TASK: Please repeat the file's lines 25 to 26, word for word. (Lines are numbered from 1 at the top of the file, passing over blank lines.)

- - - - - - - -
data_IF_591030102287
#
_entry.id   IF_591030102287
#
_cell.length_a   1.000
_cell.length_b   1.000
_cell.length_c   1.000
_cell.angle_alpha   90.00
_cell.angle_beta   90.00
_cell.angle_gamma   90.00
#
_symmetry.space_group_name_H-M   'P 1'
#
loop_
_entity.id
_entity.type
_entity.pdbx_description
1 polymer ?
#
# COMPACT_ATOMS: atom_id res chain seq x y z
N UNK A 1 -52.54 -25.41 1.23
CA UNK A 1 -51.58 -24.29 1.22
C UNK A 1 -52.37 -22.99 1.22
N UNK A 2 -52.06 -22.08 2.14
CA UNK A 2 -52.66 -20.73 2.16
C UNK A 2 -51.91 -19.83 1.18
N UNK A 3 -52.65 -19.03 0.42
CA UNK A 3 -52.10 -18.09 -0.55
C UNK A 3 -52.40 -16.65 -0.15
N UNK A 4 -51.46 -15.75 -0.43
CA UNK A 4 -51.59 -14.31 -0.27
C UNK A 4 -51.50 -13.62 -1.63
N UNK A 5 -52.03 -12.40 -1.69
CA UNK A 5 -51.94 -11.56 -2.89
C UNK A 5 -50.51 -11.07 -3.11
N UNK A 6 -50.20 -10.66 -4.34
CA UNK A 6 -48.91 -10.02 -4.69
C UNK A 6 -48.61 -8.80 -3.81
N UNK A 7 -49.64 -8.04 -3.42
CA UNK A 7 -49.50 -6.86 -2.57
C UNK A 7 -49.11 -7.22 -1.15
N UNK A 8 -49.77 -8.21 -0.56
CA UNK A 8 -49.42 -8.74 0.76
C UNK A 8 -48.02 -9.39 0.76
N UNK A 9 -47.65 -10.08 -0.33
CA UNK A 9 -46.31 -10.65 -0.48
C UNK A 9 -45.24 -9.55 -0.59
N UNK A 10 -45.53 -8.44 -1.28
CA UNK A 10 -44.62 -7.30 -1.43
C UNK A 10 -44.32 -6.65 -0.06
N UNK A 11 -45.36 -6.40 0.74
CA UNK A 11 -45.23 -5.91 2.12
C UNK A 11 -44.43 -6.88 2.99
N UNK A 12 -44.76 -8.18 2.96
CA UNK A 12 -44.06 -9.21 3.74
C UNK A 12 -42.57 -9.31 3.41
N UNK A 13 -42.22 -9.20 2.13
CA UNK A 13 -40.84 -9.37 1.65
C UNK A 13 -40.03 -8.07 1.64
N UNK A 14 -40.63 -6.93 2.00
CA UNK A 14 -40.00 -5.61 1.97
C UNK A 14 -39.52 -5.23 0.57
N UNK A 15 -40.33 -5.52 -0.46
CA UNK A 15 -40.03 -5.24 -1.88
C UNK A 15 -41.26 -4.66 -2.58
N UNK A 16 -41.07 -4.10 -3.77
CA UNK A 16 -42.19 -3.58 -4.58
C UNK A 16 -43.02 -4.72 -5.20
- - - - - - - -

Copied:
CA UNK A 2 -52.66 -20.73 2.16
C UNK A 2 -51.91 -19.83 1.18